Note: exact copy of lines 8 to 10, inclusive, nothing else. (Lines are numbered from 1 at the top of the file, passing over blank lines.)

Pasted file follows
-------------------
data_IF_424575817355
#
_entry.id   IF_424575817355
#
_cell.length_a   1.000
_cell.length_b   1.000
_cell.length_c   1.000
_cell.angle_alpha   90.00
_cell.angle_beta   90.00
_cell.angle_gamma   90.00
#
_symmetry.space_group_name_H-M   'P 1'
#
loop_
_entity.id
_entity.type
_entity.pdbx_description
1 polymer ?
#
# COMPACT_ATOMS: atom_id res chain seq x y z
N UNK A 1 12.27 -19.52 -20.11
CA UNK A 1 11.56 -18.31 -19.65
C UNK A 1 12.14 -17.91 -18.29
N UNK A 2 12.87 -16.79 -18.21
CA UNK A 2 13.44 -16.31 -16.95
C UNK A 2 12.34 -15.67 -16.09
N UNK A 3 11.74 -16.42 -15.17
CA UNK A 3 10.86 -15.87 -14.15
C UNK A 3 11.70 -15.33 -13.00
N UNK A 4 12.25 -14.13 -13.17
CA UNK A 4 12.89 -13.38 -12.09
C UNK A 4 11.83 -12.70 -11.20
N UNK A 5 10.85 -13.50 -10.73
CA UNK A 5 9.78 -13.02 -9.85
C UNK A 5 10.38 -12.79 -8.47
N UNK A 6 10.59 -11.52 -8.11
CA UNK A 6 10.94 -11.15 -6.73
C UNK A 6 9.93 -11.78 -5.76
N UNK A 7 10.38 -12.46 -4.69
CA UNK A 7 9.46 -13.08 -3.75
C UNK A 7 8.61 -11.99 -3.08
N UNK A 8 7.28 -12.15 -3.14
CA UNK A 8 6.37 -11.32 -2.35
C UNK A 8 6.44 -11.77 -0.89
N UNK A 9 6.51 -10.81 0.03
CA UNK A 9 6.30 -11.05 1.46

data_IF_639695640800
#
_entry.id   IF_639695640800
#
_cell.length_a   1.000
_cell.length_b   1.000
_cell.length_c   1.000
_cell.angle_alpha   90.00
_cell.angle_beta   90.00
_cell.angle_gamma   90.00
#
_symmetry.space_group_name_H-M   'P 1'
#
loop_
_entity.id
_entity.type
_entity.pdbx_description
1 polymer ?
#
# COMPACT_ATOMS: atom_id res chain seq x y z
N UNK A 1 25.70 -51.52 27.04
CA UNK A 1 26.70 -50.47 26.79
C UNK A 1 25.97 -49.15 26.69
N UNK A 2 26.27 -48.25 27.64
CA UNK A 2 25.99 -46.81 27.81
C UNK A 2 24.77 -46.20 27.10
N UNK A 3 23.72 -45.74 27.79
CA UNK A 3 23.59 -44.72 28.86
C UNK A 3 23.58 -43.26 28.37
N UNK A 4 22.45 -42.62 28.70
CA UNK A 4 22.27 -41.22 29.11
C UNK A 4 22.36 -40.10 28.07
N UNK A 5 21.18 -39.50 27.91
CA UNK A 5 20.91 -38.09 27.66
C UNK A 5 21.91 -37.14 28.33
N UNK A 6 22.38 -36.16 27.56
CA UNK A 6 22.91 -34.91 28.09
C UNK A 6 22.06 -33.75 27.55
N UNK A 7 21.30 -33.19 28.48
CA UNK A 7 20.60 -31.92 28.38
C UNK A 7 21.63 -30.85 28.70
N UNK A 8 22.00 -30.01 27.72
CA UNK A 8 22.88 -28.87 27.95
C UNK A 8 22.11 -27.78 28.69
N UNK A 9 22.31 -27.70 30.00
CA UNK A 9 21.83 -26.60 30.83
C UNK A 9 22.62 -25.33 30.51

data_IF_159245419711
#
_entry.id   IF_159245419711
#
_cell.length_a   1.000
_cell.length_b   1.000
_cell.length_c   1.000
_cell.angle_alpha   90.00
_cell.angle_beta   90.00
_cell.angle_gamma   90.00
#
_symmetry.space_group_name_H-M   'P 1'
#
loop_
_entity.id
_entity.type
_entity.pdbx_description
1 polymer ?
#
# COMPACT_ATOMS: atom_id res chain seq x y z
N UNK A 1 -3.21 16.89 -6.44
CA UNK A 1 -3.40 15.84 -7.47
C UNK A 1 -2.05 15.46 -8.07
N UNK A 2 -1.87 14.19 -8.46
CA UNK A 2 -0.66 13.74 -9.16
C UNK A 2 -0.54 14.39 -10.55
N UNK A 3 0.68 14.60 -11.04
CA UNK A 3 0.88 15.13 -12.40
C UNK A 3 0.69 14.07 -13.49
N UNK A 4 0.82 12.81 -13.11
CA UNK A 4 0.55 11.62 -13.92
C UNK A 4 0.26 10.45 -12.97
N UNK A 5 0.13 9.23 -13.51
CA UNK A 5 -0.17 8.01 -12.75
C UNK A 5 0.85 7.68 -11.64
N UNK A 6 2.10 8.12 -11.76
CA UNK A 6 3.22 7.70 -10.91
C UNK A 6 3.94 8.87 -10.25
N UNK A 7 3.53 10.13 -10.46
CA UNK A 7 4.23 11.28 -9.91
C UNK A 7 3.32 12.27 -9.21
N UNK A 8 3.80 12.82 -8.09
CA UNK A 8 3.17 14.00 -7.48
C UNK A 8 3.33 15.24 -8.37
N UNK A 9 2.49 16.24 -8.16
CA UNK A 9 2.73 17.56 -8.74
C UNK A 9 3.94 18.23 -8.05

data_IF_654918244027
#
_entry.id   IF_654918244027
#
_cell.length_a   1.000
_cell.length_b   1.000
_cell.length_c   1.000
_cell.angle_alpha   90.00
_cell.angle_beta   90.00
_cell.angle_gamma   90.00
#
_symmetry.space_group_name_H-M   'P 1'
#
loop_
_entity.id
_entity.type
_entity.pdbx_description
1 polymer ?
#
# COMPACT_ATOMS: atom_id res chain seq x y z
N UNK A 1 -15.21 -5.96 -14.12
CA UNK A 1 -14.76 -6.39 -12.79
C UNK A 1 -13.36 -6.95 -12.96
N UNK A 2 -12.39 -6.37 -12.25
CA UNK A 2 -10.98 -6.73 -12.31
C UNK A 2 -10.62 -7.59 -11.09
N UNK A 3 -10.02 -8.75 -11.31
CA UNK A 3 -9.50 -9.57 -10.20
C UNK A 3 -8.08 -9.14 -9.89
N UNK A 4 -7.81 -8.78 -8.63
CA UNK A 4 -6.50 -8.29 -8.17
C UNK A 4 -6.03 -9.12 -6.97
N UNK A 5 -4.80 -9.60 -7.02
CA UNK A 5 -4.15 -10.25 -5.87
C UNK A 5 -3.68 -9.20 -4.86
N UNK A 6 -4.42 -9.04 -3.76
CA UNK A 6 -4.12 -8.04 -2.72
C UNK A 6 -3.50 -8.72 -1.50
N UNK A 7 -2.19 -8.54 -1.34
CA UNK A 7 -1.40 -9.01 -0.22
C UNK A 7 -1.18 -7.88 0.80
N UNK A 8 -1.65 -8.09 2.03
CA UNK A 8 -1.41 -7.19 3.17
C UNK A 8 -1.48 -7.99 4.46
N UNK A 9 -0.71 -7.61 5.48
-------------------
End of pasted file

_cell.angle_alpha   90.00
_cell.angle_beta   90.00
_cell.angle_gamma   90.00